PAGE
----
You’ve written a story that you think is really good. You want it published. Here are 5 questions you need to answer.
1. Is your manuscript in publishable shape right now? No spelling errors, typos, or inconsistencies in the story?
Don’t plan on an editor correcting your errors. Yes, the editor will probably suggest changes, may tighten your writing, and might do minor editing, but editors will not do major rewrites. If you have a lot of errors, they’ll probably stop reading before they ever realize how wonderful your story is.
Have your manuscript edited before you submit.
Don’t want an editor—any editor—touching (changing) your prose? Then maybe you’re not ready to be published. All writing can use a second pair of eyes.
2. Is your story different from anything being published today?
That sounds like a positive, but if you’re hoping to be published by one of the big traditional publishing houses, being different may hurt you. The big, traditional publishers exist on selling large numbers of books. They have marketing departments that study (through sales) what readers want. They’re looking for something different, yes, BUT they also want the same type that sold really, really well. (Think of all the Gone Girl and Girl With . . . books that followed the original ones.)
There are always breakthrough books that are different from the norm (shorter, longer, a new topic or an unusual way of presenting an idea), but they are the exception. That doesn’t mean your book shouldn’t be different (original) just be prepared if it is to have a longer journey finding a publisher willing to take a chance on the story . . . that or self-publish.
3. Do you understand the guidelines for each publisher? (Word count, genres, expectations.)
On-line and in print you will find articles and books that give general word counts and expectations for the various genres.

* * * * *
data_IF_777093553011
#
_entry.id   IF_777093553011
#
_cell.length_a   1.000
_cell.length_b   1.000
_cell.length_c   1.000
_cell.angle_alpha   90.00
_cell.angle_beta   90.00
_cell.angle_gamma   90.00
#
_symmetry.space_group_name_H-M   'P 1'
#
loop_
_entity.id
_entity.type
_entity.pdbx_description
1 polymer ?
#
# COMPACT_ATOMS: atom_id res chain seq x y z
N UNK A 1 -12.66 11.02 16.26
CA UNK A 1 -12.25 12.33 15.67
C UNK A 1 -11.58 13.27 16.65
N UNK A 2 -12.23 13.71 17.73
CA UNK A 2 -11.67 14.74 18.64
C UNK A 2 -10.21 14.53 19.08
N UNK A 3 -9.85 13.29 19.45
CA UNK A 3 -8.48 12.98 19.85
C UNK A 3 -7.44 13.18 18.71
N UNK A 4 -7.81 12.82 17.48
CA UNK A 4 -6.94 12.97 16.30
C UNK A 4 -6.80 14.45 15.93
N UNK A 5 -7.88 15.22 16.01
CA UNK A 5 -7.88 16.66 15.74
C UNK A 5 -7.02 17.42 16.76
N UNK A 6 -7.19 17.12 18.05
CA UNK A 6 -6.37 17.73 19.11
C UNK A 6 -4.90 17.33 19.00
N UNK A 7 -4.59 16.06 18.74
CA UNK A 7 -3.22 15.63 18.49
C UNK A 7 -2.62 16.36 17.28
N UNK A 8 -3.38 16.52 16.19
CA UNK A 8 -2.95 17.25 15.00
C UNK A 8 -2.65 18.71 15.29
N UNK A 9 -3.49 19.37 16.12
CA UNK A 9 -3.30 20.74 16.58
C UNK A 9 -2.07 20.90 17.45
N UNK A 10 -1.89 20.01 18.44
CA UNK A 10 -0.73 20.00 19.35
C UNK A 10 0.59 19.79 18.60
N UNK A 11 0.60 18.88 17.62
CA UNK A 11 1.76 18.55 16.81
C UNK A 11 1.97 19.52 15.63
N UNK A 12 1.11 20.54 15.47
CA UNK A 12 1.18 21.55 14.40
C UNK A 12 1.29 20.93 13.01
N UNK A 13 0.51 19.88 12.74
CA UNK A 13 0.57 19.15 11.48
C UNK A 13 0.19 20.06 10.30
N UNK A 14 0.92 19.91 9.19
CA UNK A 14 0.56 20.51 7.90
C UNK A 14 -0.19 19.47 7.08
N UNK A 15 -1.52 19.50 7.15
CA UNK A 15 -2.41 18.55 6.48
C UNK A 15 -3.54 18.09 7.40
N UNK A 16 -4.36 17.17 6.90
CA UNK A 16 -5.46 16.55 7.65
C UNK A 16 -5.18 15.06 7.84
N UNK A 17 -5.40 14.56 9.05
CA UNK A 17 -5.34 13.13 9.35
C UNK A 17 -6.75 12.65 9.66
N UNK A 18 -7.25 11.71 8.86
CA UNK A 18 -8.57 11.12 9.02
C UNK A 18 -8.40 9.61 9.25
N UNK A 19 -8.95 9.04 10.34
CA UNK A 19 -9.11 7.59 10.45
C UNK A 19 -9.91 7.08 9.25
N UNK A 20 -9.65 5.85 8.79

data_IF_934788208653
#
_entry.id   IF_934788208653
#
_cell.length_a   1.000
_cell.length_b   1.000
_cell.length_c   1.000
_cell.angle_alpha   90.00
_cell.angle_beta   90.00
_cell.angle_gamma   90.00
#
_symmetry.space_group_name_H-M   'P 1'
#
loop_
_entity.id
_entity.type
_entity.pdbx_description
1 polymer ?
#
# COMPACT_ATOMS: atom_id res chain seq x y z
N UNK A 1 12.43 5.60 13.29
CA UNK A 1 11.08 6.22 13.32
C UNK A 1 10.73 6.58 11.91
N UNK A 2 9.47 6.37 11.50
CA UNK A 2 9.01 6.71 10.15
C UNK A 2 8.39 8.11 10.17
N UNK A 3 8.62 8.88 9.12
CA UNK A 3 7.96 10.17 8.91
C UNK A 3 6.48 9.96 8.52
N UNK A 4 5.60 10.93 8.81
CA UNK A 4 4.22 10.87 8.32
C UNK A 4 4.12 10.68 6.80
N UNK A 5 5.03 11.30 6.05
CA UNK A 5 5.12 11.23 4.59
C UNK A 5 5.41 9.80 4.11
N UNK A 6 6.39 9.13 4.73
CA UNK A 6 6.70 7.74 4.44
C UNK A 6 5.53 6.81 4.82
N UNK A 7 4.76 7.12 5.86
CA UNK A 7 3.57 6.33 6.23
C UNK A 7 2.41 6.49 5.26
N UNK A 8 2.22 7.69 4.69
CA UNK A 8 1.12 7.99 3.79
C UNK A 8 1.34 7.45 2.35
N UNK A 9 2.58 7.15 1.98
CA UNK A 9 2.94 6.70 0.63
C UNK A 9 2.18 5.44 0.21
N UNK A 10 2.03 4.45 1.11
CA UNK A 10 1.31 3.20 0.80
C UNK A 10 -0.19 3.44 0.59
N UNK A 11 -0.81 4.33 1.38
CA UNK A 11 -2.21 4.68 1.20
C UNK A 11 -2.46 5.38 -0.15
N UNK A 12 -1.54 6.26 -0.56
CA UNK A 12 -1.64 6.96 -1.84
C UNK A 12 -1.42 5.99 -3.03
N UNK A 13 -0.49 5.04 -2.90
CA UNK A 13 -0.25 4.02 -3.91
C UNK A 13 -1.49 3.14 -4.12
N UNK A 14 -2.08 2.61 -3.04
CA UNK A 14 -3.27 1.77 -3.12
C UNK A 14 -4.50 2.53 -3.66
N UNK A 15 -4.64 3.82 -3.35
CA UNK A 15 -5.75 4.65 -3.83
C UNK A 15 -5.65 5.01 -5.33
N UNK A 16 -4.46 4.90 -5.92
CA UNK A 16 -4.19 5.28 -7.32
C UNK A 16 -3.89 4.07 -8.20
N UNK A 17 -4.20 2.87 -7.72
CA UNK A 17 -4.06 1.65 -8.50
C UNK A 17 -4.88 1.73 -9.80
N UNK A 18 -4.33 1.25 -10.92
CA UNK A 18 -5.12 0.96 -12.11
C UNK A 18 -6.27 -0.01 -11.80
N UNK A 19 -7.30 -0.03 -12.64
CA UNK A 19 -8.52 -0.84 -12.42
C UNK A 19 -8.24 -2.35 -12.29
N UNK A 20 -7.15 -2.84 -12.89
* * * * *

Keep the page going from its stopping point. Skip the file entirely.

Read books published by the publisher(s) you’re interested in. Would yours fit?
4. Do you know how to submit to agents?
There are on-line articles and books written on what should be in a query, and there are sites that list which agents are taking new writers, what types of books the agents handle, and how to contact.
Go on-line and visit the agents’ websites for their particular guidelines and an idea of what books they represent.
5. Have you looked at the pros and cons of traditional publishing versus self-publishing?
In my opinion, if you can have your book published by one of the Big Five publishing houses (Hachette, HarperCollins, Macmillan, Penguin, Random House, and Simon & Schuster), you have a better chance of getting reviews, being picked up by book stores, and having your book distributed nationally and possibly internationally. However, there are a lot of wonderful stories and writers who don’t fit the criteria of being published by the Big Five (Book type, topic, or expected sales.), so don’t make this your only option.
If your story isn’t right for a major publisher, perhaps a smaller publishing house would be a better choice. These publishing houses come in various sizes from ones that publish several books a year to ones that publish only three or four books annually. With the smaller publishing houses you often get a more personal touch; however, distribution generally isn’t as good as with a larger house.
If your story doesn’t quite fit traditional publishing (too long, too short, too small an anticipated audience, too controversial, etc.), self-publishing may be your best choice.
If you want your book published.
Be realistic. Be knowledgeable. Be persistent.